According to Charles H. Dow, the primary
trend of the market is the broad, all-engulfing "tide,"
which is interrupted by "waves," or secondary reactions and
rallies. Movements of smaller size are the "ripples" on the
waves. The latter are generally unimportant unless a line (defined as
a sideways structure lasting at least three weeks and contained within
a price range of five percent) is formed. The main tools of the theory
are the Transportation Average (formerly the Rail Average) and the
Industrial Average. The leading exponents of Dow's theory, William
Peter Hamilton, Robert Rhea, Richard Russell and E. George Schaefer,
rounded out Dow's theory but never altered its basic tenets.
As Charles Dow once observed, stakes
can be driven into the sands of the seashore as the waters ebb and
flow to mark the direction of the tide in much the same way as charts
are used to show how prices are moving. Out of experience came the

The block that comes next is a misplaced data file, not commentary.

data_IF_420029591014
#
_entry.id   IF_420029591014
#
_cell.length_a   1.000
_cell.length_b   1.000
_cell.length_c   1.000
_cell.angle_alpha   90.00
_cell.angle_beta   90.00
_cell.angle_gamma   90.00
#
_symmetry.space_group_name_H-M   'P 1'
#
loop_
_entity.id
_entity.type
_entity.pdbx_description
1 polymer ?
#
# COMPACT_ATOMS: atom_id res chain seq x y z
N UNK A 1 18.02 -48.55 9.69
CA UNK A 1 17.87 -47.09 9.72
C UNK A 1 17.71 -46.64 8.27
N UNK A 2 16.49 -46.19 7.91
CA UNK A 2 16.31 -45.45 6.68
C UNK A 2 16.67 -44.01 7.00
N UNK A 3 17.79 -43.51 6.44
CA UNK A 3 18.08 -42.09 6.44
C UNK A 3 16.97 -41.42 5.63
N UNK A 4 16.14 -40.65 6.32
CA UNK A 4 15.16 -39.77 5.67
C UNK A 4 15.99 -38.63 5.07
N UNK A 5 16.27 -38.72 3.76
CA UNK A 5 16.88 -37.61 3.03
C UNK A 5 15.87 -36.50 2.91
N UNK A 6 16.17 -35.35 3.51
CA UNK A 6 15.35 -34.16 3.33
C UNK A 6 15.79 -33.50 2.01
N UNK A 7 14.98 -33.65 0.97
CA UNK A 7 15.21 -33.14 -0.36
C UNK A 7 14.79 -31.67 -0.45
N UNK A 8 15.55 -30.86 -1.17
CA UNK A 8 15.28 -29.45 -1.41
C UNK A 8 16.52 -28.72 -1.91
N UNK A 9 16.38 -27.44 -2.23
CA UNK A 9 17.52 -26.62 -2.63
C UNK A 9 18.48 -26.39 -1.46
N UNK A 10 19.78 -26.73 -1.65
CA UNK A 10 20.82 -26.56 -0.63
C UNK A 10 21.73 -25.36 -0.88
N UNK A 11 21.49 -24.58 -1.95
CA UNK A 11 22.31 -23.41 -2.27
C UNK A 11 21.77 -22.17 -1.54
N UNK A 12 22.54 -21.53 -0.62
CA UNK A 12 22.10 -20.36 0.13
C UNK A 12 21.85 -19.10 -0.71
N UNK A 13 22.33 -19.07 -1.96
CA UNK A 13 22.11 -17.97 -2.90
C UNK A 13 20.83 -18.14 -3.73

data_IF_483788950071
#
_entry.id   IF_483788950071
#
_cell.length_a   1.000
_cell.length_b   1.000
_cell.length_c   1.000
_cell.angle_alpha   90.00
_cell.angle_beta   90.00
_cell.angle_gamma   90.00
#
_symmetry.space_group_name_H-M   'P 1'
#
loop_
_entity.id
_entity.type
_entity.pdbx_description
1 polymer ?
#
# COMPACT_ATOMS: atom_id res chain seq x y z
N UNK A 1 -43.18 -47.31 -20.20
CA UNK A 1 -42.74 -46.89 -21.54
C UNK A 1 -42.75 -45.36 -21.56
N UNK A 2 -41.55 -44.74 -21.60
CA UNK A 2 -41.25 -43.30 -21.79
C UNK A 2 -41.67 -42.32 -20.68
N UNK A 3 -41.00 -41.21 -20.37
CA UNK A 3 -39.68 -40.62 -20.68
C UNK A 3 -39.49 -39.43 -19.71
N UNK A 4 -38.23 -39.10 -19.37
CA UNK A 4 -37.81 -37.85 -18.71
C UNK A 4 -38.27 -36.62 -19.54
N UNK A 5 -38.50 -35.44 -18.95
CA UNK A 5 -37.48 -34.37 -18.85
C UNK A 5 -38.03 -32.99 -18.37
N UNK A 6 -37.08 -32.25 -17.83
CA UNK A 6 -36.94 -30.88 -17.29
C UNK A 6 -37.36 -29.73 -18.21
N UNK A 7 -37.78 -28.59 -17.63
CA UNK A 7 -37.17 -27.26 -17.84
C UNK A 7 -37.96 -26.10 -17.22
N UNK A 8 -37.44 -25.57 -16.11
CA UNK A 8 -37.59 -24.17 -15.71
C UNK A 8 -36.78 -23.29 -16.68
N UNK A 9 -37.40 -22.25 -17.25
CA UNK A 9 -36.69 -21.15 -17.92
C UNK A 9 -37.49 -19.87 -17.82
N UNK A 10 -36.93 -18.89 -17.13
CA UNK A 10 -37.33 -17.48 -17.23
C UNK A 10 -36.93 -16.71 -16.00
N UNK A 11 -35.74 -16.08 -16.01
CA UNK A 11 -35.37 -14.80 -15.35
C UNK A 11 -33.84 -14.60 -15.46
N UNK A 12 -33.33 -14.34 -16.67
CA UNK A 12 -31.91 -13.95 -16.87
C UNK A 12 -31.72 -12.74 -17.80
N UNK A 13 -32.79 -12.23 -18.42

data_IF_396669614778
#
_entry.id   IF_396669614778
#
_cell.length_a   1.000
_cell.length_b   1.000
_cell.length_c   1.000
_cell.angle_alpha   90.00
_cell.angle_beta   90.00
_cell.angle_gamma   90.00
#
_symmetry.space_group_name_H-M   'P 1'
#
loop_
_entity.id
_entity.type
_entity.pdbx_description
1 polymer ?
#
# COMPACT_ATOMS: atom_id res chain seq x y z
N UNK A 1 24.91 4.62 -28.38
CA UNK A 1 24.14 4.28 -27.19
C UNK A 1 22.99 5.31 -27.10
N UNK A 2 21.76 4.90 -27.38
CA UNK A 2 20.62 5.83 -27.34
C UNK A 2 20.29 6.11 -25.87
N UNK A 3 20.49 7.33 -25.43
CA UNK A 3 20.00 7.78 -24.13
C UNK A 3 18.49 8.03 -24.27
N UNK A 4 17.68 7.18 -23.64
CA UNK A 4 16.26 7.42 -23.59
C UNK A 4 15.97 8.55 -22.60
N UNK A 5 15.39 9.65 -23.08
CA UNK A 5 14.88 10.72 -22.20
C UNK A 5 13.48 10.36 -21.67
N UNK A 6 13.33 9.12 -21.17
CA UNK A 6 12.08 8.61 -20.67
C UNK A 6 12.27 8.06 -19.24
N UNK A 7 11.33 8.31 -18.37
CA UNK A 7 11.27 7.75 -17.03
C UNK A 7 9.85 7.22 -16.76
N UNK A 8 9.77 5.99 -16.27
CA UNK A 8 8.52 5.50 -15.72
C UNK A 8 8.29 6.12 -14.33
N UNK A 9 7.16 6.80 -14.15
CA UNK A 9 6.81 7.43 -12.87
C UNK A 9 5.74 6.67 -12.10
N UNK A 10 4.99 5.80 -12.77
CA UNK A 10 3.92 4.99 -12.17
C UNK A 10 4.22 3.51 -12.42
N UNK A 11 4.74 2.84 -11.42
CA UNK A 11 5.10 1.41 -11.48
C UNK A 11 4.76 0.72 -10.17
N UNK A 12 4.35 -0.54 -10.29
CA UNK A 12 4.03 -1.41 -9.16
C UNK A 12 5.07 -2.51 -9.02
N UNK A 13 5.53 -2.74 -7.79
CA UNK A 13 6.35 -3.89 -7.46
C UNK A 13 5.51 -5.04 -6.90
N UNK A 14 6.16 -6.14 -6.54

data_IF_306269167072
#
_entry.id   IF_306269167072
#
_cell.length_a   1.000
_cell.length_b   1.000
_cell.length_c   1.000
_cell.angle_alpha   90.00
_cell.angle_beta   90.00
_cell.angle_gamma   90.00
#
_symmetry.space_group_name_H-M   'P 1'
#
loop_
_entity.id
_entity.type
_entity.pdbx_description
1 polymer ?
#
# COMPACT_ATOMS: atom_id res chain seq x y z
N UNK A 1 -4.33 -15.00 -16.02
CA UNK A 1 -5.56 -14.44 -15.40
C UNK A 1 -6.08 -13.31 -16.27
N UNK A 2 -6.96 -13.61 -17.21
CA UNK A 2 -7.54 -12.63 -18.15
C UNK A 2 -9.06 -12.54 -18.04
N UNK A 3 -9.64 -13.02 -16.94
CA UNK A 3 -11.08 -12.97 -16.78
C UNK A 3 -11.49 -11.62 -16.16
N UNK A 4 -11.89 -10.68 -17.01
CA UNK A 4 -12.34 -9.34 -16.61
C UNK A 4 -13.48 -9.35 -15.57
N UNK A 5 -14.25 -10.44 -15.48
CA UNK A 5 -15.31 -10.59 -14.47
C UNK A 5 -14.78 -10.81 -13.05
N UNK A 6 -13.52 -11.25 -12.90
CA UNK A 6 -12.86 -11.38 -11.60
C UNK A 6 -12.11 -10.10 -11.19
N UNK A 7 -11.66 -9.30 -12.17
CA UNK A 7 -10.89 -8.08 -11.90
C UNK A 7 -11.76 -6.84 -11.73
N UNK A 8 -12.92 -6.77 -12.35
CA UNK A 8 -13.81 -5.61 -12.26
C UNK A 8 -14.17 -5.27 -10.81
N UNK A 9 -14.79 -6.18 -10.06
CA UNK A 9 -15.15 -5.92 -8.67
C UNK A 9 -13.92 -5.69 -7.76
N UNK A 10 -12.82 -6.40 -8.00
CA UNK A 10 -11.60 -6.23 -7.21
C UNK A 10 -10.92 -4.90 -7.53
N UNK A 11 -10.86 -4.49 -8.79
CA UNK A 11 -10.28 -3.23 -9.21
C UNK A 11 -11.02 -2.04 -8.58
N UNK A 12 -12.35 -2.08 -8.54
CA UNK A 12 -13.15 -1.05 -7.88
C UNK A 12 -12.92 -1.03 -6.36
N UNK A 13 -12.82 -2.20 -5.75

fundamental Dow Theory tenet that since both averages are part of the
same ocean, the tidal action of one average must move in unison with
the other to be authentic. Thus, a movement to a new extreme in an
established trend by one average alone is a new high or new low which
is said to lack "confirmation" by the other average.
The Elliott Wave Principle has points
in common with Dow Theory. During advancing impulse waves, the market
should be a "healthy" one, with breadth and the other
averages confirming the action. When corrective and ending waves are
in progress, divergences, or non-confirmations, are likely. Dow's
followers also recognized three psychological "phases" of a
market advance. Naturally, since both methods describe reality, the
descriptions of these phases are similar to the personalities of
Elliott's waves 1, 3 and 5 as we outlined them in Lesson 14.